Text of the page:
Is success (in your thinking) saved for after you’ve reached your next goal?
No Finish Lines
If so, let’s re-define success.
Success, according to many experts, is a process. It is not a finish line you cross. There are milestones along the way. Haven’t you found that to be true? You set one goal and eventually are successful at achieving it. But what do we do almost immediately? We set a new goal and decide we will be successful at some point in the future when we attain that goal.
Is it any wonder we never feel successful? (Oddly enough, though, we see other writers as successful–even writers less published than we are!)
Success, to be realistic, needs to be measured in a different way. Each step–each of the five stages–along the way in your writing career needs to be acknowledged and celebrated.
My own writing career started with taking the writing course offered by the Institute of Children’s Literature. I poured myself into that course, set aside study time daily during naptimes, and graduated in ten months. After thirty rejections, I sold three of my assignments, and two years later, my first middle-grade novel to Atheneum. My seventh novel won a children’s choice award. I’ve gone on to write four series, some fiction and some nonfiction.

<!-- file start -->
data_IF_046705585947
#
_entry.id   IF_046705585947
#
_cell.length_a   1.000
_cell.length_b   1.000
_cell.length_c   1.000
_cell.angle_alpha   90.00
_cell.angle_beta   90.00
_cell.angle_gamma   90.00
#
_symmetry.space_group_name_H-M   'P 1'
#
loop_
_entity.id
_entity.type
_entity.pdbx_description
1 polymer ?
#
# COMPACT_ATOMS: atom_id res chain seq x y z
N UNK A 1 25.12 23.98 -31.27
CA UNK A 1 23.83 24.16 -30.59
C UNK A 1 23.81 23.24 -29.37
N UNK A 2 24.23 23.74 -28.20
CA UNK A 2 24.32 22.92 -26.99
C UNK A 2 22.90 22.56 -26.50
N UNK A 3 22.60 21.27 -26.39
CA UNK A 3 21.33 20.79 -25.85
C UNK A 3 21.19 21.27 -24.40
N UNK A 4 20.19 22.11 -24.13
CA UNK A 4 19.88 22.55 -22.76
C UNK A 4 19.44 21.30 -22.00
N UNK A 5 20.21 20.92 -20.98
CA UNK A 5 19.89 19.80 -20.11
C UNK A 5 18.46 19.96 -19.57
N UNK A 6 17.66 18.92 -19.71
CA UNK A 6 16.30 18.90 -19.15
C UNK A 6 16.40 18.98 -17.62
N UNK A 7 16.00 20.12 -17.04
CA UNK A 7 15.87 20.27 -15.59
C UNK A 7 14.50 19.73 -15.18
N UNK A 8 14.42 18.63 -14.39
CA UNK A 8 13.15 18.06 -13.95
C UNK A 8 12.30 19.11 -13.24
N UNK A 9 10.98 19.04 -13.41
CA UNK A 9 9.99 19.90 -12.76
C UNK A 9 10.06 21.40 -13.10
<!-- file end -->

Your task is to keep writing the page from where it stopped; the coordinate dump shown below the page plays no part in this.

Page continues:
At what point did I consider myself successful? Truthfully, a big part of me still thinks of success as being “out there” somewhere. I look at other writers who have MFAs and high powered agents, and think, Now THOSE are successful writers!
Looking back, though, I would say that success happened at various milestones–and the first milestone was signing up for the writing course and taking my dream seriously. I think I was successful each time I got a rejection slip and decided to not give up. I think there were more successes than just the “public” ones we usually acknowledge: the sales, the awards, getting that agent.
The Five Stages
According to experts Paul and Sarah Edwards in Secrets of Self-Employment (Working from Home), there are five stages of success. Each is a milestone in itself. In order for the writing journey to be fun and rewarding, you really need to celebrate each victory–each success–along the way.
During the next five days, we’ll be talking about the five stages of success: Exploration, Preparation, Start-Up, Survival & Growth, and Bull’s-Eye.
Let’s re-think our definitions of success. Don’t focus just on the end result. Focus on being successful in the stage where you are right now. You’ll enjoy the process so much more this way!
[Next blog post on Friday is Stage One: Exploration]